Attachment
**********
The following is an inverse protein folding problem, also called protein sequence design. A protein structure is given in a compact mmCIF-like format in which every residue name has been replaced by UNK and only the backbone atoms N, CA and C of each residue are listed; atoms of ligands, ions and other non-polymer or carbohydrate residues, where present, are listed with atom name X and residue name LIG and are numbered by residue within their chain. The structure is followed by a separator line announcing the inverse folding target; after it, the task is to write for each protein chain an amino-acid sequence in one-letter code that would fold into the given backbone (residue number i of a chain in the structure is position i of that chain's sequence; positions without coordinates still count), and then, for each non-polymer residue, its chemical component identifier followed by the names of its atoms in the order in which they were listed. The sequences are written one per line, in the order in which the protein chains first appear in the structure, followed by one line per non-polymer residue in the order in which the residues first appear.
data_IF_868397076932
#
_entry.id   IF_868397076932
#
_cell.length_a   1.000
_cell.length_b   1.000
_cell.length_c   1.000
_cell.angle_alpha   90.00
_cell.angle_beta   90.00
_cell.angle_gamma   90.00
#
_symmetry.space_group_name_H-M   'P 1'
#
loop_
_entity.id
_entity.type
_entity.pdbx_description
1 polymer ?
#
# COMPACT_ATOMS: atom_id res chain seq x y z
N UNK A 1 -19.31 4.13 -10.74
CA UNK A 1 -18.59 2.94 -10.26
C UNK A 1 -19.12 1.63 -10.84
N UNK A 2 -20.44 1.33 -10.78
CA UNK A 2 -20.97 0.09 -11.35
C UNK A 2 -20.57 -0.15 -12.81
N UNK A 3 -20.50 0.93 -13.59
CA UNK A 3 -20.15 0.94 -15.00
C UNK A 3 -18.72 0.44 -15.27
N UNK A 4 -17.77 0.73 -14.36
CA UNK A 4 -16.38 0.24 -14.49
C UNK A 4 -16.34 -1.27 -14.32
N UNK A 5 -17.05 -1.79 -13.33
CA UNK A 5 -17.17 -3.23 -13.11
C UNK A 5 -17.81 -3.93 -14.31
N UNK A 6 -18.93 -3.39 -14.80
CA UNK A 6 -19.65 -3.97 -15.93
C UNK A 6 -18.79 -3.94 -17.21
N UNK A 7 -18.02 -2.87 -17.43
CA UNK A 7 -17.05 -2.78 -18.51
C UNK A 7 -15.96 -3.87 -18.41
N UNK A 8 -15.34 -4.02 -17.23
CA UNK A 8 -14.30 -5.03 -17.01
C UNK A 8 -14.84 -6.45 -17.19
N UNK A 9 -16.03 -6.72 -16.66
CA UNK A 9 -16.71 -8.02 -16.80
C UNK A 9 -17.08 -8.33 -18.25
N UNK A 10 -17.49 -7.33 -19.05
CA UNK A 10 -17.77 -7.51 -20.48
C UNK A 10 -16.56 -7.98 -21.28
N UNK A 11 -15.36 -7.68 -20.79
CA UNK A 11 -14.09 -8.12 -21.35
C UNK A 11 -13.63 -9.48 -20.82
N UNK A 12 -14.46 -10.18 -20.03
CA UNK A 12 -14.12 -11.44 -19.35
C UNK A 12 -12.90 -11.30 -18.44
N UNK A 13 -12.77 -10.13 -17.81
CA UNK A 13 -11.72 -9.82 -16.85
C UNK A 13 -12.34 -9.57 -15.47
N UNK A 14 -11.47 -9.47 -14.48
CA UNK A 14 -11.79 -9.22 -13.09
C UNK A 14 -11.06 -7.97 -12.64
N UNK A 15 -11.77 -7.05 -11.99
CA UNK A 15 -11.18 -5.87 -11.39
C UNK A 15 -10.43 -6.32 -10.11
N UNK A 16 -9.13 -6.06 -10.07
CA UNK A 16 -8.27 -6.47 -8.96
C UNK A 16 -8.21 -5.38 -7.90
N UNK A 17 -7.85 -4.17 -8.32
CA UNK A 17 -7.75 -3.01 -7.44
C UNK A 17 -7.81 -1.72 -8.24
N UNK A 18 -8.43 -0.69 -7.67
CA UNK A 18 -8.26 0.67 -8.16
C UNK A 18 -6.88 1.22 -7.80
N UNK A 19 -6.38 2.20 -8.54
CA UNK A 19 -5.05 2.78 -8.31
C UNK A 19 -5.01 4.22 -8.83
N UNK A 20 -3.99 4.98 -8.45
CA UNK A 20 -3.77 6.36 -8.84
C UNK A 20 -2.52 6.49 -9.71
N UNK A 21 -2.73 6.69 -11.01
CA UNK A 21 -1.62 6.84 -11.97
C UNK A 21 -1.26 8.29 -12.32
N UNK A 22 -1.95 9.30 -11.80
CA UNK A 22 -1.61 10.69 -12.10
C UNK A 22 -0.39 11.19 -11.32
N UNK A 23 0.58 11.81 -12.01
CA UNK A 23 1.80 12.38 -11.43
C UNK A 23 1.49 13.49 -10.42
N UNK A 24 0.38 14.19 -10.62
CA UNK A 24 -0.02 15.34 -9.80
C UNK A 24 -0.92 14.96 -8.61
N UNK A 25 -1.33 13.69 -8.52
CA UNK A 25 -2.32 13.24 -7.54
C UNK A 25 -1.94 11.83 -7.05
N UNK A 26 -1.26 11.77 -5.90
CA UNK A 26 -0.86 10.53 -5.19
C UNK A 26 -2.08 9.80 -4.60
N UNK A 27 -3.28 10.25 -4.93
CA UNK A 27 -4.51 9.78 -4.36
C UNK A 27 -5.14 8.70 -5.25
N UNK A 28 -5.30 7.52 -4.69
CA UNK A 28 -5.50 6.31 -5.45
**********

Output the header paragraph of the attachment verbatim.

The following is an inverse protein folding problem, also called protein sequence design. A protein structure is given in a compact mmCIF-like format in which every residue name has been replaced by UNK and only the backbone atoms N, CA and C of each residue are listed; atoms of ligands, ions and other non-polymer or carbohydrate residues, where present, are listed with atom name X and residue name LIG and are numbered by residue within their chain. The structure is followed by a separator line announcing the inverse folding target; after it, the task is to write for each protein chain an amino-acid sequence in one-letter code that would fold into the given backbone (residue number i of a chain in the structure is position i of that chain's sequence; positions without coordinates still count), and then, for each non-polymer residue, its chemical component identifier followed by the names of its atoms in the order in which they were listed. The sequences are written one per line, in the order in which the protein chains first appear in the structure, followed by one line per non-polymer residue in the order in which the residues first appear.